France is a key case because it has both the most successful far-right party of contemporary Europe (the FN) and because it had a vibrant far-right milieu expressed in Boulangism and the Dreyfus affair (see image, above), which has immensely well mined by historians such as Ze’ev Sternhell. It is superficially a strong case of continuity; whereas if you were to start in Britain, a heroic effort would be needed to find in Edwardian politics a neat precursor to, say, Nigel Farage.

But the notion of a persistence in French or European politics between 1914 and 2014 is a sociologist’s not a historian’s comparison, which is polite way of saying simply that I distrust it.

The people of 100 years ago who seem superficially to be the predecessors of Le Pen (Peguy, Barres, Maurras…) were writers who for the most part supported Catholicism, the return of the monarchy, and the defence of the army. They were, in other words, the militant champions of conservative politics, not the harbringers of an independent politics with a hostile relationship to the existing state.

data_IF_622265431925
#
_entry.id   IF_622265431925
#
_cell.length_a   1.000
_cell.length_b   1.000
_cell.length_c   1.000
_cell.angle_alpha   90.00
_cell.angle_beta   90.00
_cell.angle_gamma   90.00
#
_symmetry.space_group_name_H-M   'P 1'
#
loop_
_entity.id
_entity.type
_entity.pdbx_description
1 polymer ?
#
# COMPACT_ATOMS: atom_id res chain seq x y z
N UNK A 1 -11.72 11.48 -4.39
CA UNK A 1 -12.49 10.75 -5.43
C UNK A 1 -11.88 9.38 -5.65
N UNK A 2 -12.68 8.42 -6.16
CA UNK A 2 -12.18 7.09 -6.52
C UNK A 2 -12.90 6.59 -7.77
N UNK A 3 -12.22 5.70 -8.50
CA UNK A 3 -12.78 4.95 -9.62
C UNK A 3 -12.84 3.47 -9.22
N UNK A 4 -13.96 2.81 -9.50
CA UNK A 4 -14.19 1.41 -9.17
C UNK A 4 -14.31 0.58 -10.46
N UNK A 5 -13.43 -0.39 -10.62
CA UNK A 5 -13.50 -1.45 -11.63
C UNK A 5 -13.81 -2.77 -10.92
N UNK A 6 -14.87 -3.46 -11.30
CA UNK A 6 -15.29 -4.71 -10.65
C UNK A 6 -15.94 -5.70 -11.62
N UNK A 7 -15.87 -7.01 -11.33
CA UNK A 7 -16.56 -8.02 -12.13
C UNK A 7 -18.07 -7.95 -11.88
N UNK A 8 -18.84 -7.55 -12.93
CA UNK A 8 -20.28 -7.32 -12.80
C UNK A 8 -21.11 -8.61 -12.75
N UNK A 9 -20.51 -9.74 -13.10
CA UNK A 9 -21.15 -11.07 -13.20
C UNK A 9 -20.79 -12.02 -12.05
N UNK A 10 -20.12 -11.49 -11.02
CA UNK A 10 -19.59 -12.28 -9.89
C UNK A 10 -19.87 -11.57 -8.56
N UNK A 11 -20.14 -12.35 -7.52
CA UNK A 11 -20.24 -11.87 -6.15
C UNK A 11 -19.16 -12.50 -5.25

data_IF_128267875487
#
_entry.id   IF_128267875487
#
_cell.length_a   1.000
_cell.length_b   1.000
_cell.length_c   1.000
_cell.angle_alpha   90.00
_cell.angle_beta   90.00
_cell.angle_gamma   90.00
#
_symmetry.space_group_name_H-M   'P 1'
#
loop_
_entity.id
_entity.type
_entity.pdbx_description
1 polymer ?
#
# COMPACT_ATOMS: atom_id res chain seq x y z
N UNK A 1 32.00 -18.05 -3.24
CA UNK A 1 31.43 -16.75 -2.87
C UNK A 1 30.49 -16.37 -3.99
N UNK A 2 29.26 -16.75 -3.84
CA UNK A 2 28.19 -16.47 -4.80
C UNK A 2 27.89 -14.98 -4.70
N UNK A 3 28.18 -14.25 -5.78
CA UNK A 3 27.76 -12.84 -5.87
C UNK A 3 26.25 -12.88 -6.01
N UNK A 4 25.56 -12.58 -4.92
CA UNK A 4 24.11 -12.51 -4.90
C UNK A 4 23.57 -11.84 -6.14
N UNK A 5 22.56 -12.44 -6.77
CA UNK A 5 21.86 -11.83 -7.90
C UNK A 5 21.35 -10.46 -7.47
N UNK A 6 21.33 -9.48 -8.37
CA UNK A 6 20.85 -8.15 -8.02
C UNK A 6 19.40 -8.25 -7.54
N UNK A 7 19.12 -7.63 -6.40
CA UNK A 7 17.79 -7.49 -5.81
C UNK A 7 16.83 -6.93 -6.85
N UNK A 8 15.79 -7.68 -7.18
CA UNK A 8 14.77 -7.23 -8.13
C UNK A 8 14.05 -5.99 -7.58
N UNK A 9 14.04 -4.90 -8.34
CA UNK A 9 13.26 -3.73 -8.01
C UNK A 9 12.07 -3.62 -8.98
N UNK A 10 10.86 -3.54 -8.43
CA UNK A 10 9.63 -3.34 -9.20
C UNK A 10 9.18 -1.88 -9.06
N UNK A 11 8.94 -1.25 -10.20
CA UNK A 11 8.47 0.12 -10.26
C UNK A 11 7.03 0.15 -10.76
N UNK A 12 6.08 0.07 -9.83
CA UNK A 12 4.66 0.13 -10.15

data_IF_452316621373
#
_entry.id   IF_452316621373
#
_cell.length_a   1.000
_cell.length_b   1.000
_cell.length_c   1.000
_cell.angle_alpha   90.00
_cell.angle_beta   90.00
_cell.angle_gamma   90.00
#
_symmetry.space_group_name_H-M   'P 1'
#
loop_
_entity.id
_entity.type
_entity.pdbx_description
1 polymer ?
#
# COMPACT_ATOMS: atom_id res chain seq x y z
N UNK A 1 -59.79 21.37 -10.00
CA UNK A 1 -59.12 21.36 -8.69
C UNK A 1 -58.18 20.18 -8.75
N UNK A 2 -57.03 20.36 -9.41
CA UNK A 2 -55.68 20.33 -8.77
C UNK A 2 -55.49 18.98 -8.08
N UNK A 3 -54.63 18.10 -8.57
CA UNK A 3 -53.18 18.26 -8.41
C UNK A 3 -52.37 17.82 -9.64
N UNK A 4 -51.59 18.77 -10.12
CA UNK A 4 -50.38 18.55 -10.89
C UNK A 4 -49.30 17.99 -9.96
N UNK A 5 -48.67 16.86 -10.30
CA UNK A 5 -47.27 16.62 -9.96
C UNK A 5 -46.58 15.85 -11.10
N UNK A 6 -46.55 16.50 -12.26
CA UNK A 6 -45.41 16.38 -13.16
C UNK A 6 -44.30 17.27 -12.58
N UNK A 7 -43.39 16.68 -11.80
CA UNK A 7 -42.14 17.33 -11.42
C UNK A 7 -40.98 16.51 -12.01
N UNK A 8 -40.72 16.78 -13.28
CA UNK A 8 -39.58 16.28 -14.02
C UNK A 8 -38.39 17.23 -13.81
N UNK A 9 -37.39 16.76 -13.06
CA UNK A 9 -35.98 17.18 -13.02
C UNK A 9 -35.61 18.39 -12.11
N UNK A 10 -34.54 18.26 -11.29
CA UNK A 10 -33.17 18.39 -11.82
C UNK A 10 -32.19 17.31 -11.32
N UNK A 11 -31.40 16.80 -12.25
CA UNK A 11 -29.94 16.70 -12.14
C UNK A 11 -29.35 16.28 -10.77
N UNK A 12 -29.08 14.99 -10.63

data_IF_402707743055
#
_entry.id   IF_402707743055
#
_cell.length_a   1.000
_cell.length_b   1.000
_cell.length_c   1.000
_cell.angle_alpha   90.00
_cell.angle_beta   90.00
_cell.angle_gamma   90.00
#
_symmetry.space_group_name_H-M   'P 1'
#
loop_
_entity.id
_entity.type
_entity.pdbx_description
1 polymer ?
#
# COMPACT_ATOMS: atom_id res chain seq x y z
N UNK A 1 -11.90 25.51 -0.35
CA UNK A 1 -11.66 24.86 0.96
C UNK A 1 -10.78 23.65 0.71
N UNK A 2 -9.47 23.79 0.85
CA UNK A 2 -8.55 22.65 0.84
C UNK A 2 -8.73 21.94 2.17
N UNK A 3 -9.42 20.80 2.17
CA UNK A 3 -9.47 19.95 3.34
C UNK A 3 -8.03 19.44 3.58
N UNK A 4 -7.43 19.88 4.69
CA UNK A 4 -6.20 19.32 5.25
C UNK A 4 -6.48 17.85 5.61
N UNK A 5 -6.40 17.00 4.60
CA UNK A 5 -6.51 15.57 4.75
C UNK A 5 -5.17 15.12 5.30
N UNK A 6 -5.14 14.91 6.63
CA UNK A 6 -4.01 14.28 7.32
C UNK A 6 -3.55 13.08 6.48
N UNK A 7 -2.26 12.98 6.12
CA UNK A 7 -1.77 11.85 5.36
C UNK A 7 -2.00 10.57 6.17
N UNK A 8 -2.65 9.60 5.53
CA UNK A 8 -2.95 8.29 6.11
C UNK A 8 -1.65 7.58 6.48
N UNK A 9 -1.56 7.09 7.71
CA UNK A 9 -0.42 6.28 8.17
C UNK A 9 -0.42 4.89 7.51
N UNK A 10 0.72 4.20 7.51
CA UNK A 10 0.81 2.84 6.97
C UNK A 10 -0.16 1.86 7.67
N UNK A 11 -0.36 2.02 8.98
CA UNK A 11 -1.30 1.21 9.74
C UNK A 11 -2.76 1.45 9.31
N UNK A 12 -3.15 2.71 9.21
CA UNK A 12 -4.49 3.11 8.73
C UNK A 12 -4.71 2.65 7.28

In English terms, they were not Robert Kilroy-Silk or even Douglas Carswell, rather they were noisy followers of Boris Johnson.

(And who, if you look to the Britain of 1914 for continuity was a premature Nigel Farage?)

Second, in Neil Davidson’s chapter of the book, there is a slightly more diffuse and therefore actually more compelling, use of the longue durée focussed on the key question of whether capital needed either the historic or the contemporary far-right.

Among the points he makes are these

• That some aspects of far-right politics are counterproductive to the needs of capital
• That fascism performed services for the interwar capitalist class without being a movement of capitalist or reducible to these aspects of its programme